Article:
I'm running a game of Savage Worlds in which my players, as seems to be the norm in the system, end up in command of a group of human and kobold soldiers. As with most things in Savage Worlds I want to make this quick and easy for the players as well as myself and giving the players a copy of their subordinates' stats would simplify combat a bit, seeing as they wouldn't need to ask me every time they wanted to know something like what dice to roll for their attack. I'm a little uneasy about doing this though, for two reasons.

Firstly I think it removes some of the mystery from the game, where now instead of dealing with characters in the world the players are dealing with stat blocks that they have on file.

Secondly it limits the extent to which I can fudge their rolls and capabilities and nails the world down and limits my narrative freedom a little more.

Are these valid objections? Does the benefit of smoother combat outweigh them? Let me know what you think. Thanks!

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    – C. Ross
    Jul 17, 2014 at 22:18

3 Answers 3


Having done this myself, yes on all counts: it makes their control of the NPCs much simpler, and it dehumanises them significantly when they become fungible bags of dice. If you're playing using a grid always or often, that exacerbates the latter. (I can't comment from experience on fudging rolls for NPC allies because I avoid fudging rolls myself, but it's trivial to say "yes", as being unable to fudge rolls you're not making is an obvious side-effect.)

In practice, this was sometimes OK, such as when the NPCs really weren't important and really were fungible resources that would exit stage left shortly anyway, regardless of whether it was as a corpse or not. But when the NPCs were meant to be significant characters to which the PCs related, handing over their sheet reduced them to a few lines of notes, undermining their substance as a plausible personality in a world.

So take that as a guide: if they're fungible allied Extras, hand 'em over with abandon. If they're important personalities, keep their sheets to yourself and play out the command & control interactions between them and the PCs.

That leaves the rare in-between characters. For example, if one of the squaddies is still a mook, but is individually a minor roleplaying personality (say, the named lieutenant they eat with in the mess), then having her sheet lumped in with the sheets of the other mooks under their control is actually neat, because it underlines how fragile this friend is and that the PCs are responsible for bringing their underlines through alive. Having one of the mooks be a relatable personality gives them all a face.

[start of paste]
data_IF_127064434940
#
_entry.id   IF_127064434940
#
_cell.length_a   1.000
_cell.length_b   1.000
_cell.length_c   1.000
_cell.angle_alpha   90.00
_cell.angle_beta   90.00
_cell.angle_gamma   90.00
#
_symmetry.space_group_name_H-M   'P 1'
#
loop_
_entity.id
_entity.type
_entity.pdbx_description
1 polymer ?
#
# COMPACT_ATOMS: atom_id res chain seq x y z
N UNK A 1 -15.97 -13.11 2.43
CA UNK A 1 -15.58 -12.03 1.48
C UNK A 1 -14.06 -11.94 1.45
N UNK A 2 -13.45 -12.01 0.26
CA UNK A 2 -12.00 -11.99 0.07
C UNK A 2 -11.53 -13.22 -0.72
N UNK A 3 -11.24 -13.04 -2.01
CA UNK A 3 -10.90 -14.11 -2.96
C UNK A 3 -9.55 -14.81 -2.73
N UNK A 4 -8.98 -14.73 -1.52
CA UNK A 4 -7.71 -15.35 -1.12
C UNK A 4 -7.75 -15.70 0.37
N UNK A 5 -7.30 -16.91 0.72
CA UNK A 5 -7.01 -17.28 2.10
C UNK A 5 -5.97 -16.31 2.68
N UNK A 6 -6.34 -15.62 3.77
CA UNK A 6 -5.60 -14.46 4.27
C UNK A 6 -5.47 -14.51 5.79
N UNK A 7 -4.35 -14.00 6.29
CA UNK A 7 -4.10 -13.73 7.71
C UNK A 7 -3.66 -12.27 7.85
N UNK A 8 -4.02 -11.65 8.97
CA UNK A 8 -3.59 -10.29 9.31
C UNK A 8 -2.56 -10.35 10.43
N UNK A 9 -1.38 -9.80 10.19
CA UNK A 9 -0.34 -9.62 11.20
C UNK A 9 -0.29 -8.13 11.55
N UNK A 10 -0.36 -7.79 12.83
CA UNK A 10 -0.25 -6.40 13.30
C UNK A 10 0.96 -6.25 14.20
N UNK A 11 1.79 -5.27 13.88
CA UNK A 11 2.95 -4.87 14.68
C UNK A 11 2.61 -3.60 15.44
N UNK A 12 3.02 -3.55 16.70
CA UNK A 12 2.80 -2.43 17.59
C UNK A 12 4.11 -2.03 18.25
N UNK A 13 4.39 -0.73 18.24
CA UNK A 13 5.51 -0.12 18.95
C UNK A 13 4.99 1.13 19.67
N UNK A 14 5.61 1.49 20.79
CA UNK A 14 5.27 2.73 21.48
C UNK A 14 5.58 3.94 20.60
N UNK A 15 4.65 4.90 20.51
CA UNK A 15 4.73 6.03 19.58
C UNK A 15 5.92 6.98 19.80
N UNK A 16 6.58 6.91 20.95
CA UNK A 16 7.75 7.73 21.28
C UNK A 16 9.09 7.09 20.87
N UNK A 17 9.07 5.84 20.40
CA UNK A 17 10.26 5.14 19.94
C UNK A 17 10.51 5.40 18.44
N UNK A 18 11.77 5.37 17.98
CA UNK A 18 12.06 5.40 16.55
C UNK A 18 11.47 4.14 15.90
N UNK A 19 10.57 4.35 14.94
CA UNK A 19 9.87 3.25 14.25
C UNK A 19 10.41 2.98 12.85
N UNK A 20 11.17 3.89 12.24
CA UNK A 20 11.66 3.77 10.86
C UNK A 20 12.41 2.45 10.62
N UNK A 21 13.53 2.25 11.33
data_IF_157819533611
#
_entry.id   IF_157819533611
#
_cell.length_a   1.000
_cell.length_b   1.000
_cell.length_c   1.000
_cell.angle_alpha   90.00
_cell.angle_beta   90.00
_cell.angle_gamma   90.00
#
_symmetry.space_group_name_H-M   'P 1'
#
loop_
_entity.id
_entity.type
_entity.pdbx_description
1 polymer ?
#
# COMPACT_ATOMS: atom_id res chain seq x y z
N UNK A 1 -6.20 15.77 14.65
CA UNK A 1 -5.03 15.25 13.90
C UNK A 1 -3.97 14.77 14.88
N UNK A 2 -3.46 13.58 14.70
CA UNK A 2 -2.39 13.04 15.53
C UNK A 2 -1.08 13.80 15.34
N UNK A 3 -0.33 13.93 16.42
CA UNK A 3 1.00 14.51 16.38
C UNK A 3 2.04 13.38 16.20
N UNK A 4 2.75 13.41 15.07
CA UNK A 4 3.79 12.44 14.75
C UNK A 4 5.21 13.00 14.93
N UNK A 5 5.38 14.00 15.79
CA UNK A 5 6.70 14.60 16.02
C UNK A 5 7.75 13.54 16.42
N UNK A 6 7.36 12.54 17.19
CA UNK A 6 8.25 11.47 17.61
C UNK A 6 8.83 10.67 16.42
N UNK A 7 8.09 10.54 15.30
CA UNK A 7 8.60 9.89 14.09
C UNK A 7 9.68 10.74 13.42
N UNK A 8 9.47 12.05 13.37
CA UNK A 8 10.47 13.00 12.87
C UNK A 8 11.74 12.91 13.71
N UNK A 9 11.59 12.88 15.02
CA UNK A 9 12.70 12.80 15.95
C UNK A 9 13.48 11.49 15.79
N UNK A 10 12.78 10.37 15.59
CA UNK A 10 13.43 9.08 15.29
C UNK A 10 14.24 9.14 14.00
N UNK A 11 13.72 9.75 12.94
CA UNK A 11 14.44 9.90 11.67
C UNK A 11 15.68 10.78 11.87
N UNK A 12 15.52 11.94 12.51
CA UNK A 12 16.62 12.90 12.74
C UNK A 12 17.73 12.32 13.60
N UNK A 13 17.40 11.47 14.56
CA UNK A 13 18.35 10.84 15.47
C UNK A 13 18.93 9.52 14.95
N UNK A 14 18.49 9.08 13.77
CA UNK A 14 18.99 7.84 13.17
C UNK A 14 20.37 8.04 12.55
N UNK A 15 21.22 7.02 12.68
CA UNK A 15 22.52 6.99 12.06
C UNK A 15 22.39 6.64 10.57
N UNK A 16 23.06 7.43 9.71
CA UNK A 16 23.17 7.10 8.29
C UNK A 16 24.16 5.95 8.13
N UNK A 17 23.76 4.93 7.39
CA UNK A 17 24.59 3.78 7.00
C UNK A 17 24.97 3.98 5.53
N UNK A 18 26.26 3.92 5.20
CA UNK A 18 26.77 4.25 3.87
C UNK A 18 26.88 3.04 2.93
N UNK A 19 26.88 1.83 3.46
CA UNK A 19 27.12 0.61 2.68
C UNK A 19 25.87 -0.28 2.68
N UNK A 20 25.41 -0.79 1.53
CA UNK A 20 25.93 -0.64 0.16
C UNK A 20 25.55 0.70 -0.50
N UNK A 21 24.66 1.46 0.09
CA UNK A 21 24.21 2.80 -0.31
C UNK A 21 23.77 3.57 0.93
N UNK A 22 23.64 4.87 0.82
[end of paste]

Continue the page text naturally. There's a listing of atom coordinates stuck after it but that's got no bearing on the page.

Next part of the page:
Since this is a Savage Worlds question, it seems best to take into account what the book has to say (from the GM section on Extras):

Though it’s rarely written, most games assume that the Game Master controls the nonplayer characters, both when they’re being talked to and when they fight alongside the player characters in combat. Most of the time, this means the overworked GM simply forgets about the additional characters during a fight, or shoves them off to the side and narratively describes what happens to them. This goes for hirelings as well as animal companions, sidekicks, or love interests. The simple fact is that in most games, allies are a cumbersome complication.

Savage Worlds takes a very different approach—we turn control of allies over to the player characters. The GM acts out these allies when they’re spoken to, of course, but he should very rarely, if ever, take them over in combat.

...This can take a little getting used to. If you’ve been Game Mastering other games for a long time and have a hard time letting go of the nonplayer characters, we suggest you try it for a bit and see how it works out. You can always change it if it doesn’t make sense for your group.

Having run Savage Worlds a great deal, I would agree with this advice. It's much easier for the GM to let the players take control of the allies (which naturally means giving them the stats) and players enjoy getting to run other characters.